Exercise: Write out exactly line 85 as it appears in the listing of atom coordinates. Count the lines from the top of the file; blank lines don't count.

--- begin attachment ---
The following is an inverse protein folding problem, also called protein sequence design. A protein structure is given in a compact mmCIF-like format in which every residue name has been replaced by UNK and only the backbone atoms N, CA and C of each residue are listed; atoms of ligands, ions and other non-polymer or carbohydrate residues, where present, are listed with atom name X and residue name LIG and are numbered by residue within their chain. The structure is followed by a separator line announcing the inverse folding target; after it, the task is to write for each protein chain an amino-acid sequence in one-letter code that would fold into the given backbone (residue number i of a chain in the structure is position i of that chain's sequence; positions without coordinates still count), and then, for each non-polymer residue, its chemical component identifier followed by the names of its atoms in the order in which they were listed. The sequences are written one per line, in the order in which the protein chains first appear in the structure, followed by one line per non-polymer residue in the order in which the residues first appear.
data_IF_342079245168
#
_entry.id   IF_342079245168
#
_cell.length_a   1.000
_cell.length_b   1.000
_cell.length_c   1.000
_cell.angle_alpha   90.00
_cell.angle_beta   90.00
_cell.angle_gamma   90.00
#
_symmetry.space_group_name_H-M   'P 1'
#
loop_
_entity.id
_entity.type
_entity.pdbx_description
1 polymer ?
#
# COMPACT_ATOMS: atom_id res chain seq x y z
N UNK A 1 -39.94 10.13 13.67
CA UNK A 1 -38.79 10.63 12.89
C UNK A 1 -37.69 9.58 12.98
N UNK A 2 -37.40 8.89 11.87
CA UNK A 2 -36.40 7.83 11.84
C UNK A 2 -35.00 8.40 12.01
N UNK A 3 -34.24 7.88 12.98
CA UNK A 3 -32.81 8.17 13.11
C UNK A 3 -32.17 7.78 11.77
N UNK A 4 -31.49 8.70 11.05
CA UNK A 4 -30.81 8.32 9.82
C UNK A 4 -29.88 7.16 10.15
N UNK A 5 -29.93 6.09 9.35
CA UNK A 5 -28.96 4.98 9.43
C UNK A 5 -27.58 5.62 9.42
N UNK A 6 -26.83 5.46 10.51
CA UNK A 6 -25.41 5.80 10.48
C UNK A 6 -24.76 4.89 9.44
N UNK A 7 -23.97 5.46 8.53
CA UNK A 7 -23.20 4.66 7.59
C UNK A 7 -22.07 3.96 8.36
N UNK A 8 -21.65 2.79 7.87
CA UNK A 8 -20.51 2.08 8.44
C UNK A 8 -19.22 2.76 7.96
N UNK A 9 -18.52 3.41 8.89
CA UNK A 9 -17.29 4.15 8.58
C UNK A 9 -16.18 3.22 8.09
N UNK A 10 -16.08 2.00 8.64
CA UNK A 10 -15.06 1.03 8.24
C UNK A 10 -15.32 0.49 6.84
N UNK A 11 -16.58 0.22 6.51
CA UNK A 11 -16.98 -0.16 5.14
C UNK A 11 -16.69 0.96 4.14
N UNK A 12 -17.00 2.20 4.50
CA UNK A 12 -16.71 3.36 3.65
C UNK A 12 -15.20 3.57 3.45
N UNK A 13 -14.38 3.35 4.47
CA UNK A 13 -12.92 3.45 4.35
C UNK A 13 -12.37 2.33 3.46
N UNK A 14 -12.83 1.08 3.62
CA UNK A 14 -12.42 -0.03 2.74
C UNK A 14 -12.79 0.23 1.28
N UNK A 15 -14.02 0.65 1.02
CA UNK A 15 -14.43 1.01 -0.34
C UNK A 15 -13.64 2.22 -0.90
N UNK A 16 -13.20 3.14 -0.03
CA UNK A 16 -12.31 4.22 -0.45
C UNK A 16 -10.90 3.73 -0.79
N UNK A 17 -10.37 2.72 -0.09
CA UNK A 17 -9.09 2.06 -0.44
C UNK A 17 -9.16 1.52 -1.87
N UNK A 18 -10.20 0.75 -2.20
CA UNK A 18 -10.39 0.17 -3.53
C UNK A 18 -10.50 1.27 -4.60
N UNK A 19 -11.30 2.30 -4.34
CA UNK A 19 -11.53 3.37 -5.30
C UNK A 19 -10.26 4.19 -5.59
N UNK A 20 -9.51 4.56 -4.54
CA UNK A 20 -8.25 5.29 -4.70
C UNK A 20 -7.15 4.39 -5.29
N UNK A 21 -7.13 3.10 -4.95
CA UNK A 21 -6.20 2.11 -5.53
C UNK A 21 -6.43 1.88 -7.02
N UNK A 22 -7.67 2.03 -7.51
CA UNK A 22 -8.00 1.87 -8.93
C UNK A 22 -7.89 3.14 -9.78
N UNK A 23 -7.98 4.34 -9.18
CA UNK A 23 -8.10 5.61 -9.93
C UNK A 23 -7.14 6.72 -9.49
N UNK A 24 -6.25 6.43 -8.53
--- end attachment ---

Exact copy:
N UNK A 22 -7.67 2.03 -7.51